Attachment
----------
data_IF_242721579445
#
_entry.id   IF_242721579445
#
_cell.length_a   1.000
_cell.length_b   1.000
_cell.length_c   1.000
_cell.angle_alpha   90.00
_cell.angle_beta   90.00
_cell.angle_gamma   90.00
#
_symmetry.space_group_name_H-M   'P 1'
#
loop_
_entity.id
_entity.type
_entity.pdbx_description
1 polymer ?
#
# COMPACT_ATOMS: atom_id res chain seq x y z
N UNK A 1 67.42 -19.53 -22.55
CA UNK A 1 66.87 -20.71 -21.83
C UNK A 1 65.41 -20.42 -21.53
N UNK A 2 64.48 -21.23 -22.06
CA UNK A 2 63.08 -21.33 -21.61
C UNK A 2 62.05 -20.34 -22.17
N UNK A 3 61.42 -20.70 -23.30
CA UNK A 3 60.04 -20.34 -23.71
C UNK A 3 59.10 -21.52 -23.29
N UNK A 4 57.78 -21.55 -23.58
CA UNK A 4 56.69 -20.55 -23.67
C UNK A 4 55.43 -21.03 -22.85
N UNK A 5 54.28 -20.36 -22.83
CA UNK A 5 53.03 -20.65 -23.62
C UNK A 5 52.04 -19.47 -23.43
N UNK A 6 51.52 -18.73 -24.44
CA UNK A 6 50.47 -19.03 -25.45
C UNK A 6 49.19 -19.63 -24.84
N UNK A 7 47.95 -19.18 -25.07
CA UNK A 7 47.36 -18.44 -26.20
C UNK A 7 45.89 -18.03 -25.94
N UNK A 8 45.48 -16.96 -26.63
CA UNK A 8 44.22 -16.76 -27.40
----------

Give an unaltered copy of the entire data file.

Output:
data_IF_242721579445
#
_entry.id   IF_242721579445
#
_cell.length_a   1.000
_cell.length_b   1.000
_cell.length_c   1.000
_cell.angle_alpha   90.00
_cell.angle_beta   90.00
_cell.angle_gamma   90.00
#
_symmetry.space_group_name_H-M   'P 1'
#
loop_
_entity.id
_entity.type
_entity.pdbx_description
1 polymer ?
#
# COMPACT_ATOMS: atom_id res chain seq x y z
N UNK A 1 67.42 -19.53 -22.55
CA UNK A 1 66.87 -20.71 -21.83
C UNK A 1 65.41 -20.42 -21.53
N UNK A 2 64.48 -21.23 -22.06
CA UNK A 2 63.08 -21.33 -21.61
C UNK A 2 62.05 -20.34 -22.17
N UNK A 3 61.42 -20.70 -23.30
CA UNK A 3 60.04 -20.34 -23.71
C UNK A 3 59.10 -21.52 -23.29
N UNK A 4 57.78 -21.55 -23.58
CA UNK A 4 56.69 -20.55 -23.67
C UNK A 4 55.43 -21.03 -22.85
N UNK A 5 54.28 -20.36 -22.83
CA UNK A 5 53.03 -20.65 -23.62
C UNK A 5 52.04 -19.47 -23.43
N UNK A 6 51.52 -18.73 -24.44
CA UNK A 6 50.47 -19.03 -25.45
C UNK A 6 49.19 -19.63 -24.84
N UNK A 7 47.95 -19.18 -25.07
CA UNK A 7 47.36 -18.44 -26.20
C UNK A 7 45.89 -18.03 -25.94
N UNK A 8 45.48 -16.96 -26.63
CA UNK A 8 44.22 -16.76 -27.40